Flutter is not meant to replace the traditional Apple and Android app models for building mobile apps. Instead, it’s an app engine meant for embedding into an existing app or to use for an entirely new app.
Flutter can be characterised in four dimensions:
- Flutter enables users to build beautiful apps. Flutter aims to enable designers to deliver their full creative vision without having to water it down due to limitations of the underlying framework. Flutter allows users to control every pixel on the screen, and to overlay and animate graphics, video, text, and controls without limitation. Flutter includes a full set of widgets that deliver pixel-perfect experiences on both iOS and Android. Additionally, it enables the ultimate realisation of Material Design, Google’s open design system for digital experiences.
- Flutter is fast. It’s powered by the same hardware-accelerated Skia 2D graphics engine that underpins Chrome and Android. Flutter was architected to be able to support glitch-free, jank-free graphics at the native speed of a device. Flutter code is powered by the world-class Dart platform, which enables compilation to native 32-bit and 64-bit ARM code for iOS and Android.
- Flutter is productive. Flutter introduces stateful hot reload, a revolutionary new capability for mobile developers and designers to iterate on their apps in real time. With stateful hot reload, the user can make changes to the code of the app and see the results instantly without restarting the app or losing its state. Stateful hot reload transforms the way developers build an app — and in user surveys, developers say it makes their development cycle three times more productive.
- Flutter is open. Flutter is an open source project with a BSD-style license, and includes the contributions of hundreds of developers from around the world. In addition, there’s a vibrant ecosystem of thousands of plug-ins. And because every Flutter app is a native app that uses the standard Android and iOS build tools, you can access everything from the underlying operating system, including code and UI written in Kotlin or Java on Android, and Swift or Objective-C on iOS.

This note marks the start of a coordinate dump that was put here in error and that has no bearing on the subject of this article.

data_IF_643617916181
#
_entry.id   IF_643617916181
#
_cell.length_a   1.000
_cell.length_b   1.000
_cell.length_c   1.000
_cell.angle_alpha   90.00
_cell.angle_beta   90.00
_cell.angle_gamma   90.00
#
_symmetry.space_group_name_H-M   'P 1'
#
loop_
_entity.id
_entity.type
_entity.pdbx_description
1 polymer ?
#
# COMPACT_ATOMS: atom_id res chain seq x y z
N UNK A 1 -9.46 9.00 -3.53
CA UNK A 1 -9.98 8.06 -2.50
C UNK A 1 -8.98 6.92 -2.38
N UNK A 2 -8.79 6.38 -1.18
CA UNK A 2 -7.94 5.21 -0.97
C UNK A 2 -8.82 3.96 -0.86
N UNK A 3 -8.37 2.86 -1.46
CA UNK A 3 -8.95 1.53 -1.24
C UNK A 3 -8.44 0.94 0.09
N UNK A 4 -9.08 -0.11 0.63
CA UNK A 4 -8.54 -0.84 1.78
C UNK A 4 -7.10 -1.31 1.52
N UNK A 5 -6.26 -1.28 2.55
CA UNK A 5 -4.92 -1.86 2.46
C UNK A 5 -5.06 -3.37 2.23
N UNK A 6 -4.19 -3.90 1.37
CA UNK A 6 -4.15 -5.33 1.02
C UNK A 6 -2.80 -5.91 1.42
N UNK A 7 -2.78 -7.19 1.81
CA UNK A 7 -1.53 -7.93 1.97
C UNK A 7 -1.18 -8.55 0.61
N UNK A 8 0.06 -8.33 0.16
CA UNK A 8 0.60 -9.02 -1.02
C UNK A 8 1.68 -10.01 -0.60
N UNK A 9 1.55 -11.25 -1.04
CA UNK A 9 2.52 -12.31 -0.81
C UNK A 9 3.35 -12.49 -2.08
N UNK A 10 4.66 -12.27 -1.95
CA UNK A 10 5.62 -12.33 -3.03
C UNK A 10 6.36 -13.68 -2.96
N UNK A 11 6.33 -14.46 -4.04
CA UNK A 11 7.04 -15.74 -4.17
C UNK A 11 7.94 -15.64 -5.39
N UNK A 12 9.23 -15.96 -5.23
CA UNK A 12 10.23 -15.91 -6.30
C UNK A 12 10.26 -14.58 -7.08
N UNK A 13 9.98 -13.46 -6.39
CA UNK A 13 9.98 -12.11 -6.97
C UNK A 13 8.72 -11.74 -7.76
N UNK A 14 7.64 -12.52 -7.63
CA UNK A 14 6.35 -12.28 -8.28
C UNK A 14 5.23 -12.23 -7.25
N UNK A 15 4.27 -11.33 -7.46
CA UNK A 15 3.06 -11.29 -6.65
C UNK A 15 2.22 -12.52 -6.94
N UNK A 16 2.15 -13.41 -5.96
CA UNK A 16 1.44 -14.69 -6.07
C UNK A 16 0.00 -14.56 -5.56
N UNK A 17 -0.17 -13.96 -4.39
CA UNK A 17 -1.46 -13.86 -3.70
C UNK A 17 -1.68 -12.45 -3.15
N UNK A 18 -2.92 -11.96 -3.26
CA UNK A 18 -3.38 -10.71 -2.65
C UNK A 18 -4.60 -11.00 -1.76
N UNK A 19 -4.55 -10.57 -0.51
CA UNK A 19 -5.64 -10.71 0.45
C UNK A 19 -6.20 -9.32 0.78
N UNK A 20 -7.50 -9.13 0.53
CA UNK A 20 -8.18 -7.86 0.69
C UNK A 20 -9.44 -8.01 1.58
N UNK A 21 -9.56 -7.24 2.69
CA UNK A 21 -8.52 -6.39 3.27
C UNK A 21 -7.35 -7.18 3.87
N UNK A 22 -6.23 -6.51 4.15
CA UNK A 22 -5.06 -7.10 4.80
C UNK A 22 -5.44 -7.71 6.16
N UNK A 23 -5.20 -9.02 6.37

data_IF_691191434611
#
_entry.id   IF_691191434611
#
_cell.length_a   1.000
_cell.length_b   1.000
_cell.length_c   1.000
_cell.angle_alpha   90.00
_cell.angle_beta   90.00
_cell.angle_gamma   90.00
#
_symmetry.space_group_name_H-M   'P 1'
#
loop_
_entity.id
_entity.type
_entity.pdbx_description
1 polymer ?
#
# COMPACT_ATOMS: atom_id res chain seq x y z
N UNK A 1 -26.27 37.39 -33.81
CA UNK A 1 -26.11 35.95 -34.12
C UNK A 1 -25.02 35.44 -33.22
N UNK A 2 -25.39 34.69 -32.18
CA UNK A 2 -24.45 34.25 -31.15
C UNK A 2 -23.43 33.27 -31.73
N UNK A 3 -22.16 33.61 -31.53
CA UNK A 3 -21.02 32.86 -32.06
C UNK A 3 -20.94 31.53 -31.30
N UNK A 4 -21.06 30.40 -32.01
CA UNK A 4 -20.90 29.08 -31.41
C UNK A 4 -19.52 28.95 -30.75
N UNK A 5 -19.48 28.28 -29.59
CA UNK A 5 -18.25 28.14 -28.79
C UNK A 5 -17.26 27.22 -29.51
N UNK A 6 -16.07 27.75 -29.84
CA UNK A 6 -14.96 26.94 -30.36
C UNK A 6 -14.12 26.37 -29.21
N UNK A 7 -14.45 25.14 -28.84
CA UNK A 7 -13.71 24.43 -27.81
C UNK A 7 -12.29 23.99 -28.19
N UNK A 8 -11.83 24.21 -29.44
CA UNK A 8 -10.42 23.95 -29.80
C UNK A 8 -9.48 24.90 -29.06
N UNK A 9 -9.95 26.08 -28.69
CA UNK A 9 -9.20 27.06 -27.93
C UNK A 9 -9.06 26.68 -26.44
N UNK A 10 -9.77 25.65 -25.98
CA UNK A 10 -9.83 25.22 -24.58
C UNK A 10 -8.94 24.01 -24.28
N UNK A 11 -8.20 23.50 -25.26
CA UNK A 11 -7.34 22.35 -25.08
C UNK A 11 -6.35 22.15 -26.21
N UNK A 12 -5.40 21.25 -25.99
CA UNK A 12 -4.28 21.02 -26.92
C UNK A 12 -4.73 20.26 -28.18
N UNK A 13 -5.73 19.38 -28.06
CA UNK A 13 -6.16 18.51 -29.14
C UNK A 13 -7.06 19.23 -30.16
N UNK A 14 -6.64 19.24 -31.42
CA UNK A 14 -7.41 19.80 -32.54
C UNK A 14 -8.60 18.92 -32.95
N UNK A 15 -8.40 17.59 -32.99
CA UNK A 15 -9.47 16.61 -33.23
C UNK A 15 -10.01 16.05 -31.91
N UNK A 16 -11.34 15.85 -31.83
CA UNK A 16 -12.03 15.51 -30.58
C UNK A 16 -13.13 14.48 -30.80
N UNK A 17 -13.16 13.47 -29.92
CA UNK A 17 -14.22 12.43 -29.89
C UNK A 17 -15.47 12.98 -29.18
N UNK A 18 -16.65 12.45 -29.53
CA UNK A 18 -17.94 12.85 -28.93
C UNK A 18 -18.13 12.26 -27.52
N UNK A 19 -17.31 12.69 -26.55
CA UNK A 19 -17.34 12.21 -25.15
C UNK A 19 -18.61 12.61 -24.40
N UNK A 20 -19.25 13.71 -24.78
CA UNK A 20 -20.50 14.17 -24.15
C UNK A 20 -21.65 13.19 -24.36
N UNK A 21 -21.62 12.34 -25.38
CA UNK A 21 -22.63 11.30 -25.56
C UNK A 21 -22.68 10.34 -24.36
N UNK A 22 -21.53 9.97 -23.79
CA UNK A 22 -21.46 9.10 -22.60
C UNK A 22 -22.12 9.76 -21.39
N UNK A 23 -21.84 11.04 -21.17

Put this all together, combine it with best-in-class tooling for Visual Studio Code, Android Studio, IntelliJ or the programmer’s editor of your choice, and you have Flutter — a development environment for building beautiful native experiences for iOS or Android from a single codebase.
Flutter Growth and Momentum
Flutter Live announced the first beta of Flutter at Mobile World Congress ten months ago, and we’ve been excited to see how quickly it has been adopted by the broader community, as evidenced by the thousands of Flutter apps that are already published to the Apple and Google Play stores even before our 1.0 release. It’s clear that developers are ready for a new approach to UI development.
Internally, Flutter is being used at Google for a wide array of products, with Google Ads already having switched to Flutter for their iOS and Android app. Even before 1.0, a wide range of global customers including Abbey Road Studios, Alibaba, Capital One, Groupon, Hamilton, JD.com, Philips Hue, Reflectly, and Tencent are developing or shipping apps with Flutter.
Michael Jones, Senior Director of Engineering from the Capital One team, says the following about their experiences with Flutter: “We are excited by Flutter’s unique take on high-performing cross-platform development. Our engineers have appreciated the rapid development promise and hot reload capabilities, and over the past year we have seen tremendous progress in the framework and especially the native integration story. Flutter can allow Capital One to think of features not in an ‘iOS or Android-first’ fashion, but rather in a true mobile-first model. We are excited to see Flutter 1.0 and continue to be impressed with the pace of advancement and the excitement in the engineering community.”
At the Flutter Live event on December 4, the popular payment service Square announced two new Flutter SDKs that make it easy to accept payments for goods and services with Flutter. It works for both, in-person transactions with a Square payment reader, and mobile-app payments. Square demonstrated their us of payments SDK using an app from Collins Family Orchards, a family farm that grows and sells fruit in farmers markets around the Pacific Northwest.
“I was blown away by the speed of all the animations and transitions in production builds. As a web developer, it was super easy to make the transition to Flutter, and I can’t believe I was able to build a fully working app that can take payments in just a week,” said Dean Papastrat, the developer of the Collins Family Orchards app.
2Dimensions also announced at Flutter Live the immediate availability of Flare, a remarkable new tool for designers to create vector animations that can be embedded directly into a Flutter app and manipulated with code. Flare eliminates the need to design in one app, animate in another, then convert all of that to device-specific assets and code.